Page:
4th & Swift, Atlanta
Gordon Ramsay at The London West Hollywood, West Hollywood, CA
L2O, Chicago
Restaurant Charlie, Las Vegas
Ubuntu, Napa, CA

Top 10 Steakhouses

David Burke’s Primehouse, Chicago
Doe’s Eat Place, Greenville, MS
Elway’s Cherry Creek, Denver
Finn & Porter, Austin, TX
Gruet Steakhouse, Albuquerque
Kevin Rathbun Steak, Atlanta
Mastro’s Steakhouse, Beverly Hills, CA
Peter Luger, Brooklyn, NY
The Prime Rib Restaurant, Baltimore
SW Steakhouse, Las Vegas

Top 5 Rising Chefs in the US

Nate Appleman, A16, San Francisco
Adam Horton, Saddle Peak Lodge, Los Angeles
Gavin Kaysen, Café Boulud, New York
Jonathon Sawyer, Bar Cento, Cleveland
Sue Zemanick, Gautreau’s, New Orleans

Top 5 Pastry Chefs in the US

Heather Chittum, Hook, Washington, DC
Ethan Howard, Murray Circle, San Francisco
Yasmin Lozada-Hissom, Duo Restaurant, Denver
Neil Robertson, Canlis, Seattle
Adrian Vasquez, Providence, Los Angeles

Best Restaurateur in the US (There may be 40 of something, 10 of something else and five of something else again, but according to Gayot, there’s only one in this category.)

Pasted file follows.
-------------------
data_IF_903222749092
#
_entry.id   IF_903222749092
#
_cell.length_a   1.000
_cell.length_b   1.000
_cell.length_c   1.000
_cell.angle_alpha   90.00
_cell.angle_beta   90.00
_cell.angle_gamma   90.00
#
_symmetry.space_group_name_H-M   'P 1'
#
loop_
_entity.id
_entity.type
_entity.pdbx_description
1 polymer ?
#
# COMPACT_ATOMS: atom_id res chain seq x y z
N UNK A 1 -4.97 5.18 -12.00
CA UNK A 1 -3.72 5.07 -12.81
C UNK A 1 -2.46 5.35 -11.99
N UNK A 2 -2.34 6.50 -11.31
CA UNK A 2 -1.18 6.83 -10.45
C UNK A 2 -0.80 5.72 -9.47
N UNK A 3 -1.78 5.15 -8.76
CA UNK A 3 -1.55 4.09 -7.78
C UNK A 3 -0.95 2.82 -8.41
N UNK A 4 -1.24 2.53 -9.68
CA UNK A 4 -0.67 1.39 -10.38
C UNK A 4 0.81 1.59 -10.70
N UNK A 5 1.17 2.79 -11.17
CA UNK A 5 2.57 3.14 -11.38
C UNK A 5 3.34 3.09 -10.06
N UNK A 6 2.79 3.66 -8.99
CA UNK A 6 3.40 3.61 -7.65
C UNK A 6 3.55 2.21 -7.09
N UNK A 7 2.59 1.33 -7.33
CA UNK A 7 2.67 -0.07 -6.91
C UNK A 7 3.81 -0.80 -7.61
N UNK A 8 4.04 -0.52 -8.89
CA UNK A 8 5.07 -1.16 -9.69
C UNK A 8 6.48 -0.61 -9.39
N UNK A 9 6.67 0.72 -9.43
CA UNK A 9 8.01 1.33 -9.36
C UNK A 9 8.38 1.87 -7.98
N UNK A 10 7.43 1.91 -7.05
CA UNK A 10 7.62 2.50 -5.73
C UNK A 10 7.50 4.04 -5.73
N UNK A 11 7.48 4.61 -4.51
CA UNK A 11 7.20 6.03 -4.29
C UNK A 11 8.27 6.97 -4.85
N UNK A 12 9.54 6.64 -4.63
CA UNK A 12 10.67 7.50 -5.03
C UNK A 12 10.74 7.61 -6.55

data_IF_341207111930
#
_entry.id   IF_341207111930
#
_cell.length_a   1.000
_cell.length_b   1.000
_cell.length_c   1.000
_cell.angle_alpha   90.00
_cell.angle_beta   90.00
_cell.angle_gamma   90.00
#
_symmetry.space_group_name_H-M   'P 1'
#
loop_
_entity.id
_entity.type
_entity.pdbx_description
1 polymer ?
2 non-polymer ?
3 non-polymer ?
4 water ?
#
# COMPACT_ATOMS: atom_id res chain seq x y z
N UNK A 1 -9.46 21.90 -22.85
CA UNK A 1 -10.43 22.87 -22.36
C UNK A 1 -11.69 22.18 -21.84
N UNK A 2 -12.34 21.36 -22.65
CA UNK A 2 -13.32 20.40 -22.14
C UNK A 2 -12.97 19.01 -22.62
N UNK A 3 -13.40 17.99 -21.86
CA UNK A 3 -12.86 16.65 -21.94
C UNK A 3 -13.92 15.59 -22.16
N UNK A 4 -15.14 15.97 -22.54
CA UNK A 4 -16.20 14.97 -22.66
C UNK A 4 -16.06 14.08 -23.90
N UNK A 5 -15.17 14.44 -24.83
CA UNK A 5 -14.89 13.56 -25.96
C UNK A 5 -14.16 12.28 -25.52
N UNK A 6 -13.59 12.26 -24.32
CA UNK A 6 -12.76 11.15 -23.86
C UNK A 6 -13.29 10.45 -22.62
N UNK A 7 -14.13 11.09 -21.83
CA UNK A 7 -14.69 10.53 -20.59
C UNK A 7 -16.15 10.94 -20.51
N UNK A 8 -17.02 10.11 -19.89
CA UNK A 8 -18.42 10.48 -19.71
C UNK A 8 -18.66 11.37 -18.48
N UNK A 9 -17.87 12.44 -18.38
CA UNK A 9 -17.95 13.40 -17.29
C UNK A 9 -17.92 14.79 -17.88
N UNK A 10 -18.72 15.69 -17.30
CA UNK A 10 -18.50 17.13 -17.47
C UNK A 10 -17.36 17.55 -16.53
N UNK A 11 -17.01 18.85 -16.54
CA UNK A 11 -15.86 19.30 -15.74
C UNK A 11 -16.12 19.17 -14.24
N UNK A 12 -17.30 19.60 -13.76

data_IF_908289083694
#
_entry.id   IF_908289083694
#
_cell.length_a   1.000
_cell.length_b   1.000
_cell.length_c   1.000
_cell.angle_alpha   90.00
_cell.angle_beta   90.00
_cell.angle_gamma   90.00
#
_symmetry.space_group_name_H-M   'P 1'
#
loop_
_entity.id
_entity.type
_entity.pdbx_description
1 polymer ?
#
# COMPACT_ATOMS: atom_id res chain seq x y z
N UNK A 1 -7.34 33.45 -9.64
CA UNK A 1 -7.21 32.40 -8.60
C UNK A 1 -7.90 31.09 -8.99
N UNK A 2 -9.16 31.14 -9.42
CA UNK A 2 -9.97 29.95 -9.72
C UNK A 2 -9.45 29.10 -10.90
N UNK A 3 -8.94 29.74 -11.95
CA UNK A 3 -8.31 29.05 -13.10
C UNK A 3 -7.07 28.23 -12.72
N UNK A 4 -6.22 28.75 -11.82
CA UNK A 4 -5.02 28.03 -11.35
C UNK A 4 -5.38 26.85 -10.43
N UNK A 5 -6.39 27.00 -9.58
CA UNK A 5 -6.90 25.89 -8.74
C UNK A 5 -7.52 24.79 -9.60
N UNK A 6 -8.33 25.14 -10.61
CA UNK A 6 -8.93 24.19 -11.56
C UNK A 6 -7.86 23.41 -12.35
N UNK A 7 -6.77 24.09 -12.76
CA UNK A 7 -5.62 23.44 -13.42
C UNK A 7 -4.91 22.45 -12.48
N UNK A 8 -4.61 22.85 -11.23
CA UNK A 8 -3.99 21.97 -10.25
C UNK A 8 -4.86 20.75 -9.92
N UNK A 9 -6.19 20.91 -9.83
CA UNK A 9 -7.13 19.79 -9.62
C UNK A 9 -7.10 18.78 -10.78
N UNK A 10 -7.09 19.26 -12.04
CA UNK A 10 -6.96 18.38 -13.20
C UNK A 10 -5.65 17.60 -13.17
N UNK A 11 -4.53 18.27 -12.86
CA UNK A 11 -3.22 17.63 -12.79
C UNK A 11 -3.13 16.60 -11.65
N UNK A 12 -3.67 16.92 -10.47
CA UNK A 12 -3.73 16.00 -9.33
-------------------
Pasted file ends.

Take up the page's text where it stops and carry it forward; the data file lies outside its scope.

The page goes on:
Sirio Maccioni, Le Cirque, New York

Best Restaurant Design (Ditto)

Park Avenue, New York

My E for Excellence Award Choices in the Food Blogosphere

I am passing along a blogger-to-blogger award that brings the culinary blogging community closer

Gloria Chadwick, whose fine blog, Cookbook Cuisine, is directed at people who are interested in cooking and cookbooks, and perhaps want want to write one, recently awarded this blog an E for Excellence. I was flattered to get this informal, round-robin honor that food bloggers bestow on their peers. It may not be a Pulitzer or a Beard or anything else widely known, but it is amazingly gratifying to be recognized by a fellow blogger whom I respect. When she wrote to alert me about having honored Culinary Colorado, I spent a wonderful couple of hours following links through her blog to other food-related blogs. I resisted the temptation to add most of them to the links list on this blog, but what a good time I had.